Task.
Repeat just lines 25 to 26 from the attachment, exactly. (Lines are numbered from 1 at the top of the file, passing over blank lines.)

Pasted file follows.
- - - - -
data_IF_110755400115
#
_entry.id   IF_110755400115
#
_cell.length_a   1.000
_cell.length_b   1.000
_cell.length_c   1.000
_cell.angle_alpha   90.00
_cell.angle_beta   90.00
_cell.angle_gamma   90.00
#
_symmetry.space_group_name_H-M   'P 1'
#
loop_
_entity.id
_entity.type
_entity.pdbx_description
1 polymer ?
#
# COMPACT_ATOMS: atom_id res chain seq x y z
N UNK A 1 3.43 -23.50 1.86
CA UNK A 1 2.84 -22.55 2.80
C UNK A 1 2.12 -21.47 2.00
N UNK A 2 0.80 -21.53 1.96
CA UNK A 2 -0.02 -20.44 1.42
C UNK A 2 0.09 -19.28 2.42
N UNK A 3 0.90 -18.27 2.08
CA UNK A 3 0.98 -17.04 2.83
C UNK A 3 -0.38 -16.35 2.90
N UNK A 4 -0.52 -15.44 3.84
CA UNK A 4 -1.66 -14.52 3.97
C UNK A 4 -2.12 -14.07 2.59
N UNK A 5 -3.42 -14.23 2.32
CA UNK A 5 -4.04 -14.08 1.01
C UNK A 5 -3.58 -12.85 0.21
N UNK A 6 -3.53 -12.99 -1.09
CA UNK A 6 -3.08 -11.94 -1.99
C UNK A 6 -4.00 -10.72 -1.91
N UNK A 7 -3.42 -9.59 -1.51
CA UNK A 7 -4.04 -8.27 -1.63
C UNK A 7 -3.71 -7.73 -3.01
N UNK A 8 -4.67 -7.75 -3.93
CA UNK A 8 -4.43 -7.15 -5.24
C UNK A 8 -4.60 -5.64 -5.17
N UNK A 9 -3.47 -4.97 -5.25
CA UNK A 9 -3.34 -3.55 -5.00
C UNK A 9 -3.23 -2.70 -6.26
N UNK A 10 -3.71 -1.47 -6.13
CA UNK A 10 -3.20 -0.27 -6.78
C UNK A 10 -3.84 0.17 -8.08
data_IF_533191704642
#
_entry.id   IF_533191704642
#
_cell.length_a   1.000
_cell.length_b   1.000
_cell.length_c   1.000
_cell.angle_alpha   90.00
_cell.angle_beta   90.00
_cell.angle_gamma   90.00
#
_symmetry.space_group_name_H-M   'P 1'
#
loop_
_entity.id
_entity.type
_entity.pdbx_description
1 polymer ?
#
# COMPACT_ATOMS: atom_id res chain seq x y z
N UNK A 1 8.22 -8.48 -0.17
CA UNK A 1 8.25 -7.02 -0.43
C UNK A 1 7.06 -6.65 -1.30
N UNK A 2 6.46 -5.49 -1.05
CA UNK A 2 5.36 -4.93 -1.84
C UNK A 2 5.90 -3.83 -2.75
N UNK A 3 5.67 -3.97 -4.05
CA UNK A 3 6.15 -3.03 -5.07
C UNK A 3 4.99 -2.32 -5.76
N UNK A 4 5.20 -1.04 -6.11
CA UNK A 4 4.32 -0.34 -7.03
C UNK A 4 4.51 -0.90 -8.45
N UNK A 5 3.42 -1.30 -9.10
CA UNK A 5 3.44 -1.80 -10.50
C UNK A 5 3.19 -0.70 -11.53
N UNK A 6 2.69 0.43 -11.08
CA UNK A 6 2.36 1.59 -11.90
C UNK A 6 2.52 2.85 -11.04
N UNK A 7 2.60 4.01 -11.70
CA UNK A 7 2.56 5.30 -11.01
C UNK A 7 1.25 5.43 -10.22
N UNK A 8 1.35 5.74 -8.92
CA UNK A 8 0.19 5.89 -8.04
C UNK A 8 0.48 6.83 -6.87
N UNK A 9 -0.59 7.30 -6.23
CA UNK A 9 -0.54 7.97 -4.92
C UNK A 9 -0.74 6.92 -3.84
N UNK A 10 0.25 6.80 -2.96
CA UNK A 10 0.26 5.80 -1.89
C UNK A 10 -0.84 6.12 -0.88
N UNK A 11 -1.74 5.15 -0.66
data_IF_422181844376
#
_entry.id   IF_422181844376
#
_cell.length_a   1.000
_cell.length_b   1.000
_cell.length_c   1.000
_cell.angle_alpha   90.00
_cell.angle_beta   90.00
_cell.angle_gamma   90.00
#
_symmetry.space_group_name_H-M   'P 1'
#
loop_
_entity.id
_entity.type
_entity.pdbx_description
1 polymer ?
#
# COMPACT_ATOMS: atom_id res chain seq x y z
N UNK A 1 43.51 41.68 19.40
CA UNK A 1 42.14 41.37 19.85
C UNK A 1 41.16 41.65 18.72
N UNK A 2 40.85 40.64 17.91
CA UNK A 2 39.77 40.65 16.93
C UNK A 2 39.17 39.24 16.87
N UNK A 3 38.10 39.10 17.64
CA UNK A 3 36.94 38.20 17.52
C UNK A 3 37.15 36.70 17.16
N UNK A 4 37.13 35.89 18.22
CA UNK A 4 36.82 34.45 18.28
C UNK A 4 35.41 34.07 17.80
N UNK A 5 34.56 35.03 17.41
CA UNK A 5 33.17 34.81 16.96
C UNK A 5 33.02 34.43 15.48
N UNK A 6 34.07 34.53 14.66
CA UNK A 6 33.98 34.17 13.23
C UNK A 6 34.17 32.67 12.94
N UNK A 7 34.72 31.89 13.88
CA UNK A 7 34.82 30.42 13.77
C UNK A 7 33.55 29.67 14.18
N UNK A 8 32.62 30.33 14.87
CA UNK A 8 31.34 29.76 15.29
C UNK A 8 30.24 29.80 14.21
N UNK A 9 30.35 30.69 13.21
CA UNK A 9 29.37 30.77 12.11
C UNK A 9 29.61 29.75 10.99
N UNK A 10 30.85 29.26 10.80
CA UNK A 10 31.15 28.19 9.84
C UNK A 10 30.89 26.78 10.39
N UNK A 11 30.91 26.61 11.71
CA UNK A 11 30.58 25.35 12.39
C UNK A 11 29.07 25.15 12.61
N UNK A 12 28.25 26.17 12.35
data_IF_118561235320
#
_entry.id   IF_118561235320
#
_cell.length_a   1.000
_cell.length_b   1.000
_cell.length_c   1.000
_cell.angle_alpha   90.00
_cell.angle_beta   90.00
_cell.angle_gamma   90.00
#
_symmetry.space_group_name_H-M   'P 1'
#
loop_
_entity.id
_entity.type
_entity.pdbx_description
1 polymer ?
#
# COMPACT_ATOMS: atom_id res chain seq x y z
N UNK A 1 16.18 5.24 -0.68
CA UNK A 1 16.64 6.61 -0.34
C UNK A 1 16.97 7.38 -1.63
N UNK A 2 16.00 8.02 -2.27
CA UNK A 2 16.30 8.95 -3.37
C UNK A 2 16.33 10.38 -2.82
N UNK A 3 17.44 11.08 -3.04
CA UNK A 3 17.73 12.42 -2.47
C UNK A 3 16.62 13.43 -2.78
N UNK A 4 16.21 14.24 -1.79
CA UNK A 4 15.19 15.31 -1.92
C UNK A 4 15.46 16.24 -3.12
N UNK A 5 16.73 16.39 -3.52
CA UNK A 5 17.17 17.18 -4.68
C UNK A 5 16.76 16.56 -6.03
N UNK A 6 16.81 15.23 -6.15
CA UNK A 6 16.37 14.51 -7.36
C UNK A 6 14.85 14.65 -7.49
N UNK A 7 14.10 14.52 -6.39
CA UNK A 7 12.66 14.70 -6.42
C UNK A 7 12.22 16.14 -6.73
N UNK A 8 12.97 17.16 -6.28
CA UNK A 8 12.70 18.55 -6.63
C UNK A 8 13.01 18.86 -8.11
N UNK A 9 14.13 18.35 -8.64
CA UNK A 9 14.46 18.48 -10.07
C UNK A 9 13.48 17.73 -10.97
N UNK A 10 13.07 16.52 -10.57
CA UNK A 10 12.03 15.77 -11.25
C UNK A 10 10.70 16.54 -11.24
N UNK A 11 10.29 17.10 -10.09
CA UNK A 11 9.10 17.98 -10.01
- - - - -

CA UNK A 2 -0.02 -20.44 1.42
C UNK A 2 0.09 -19.28 2.42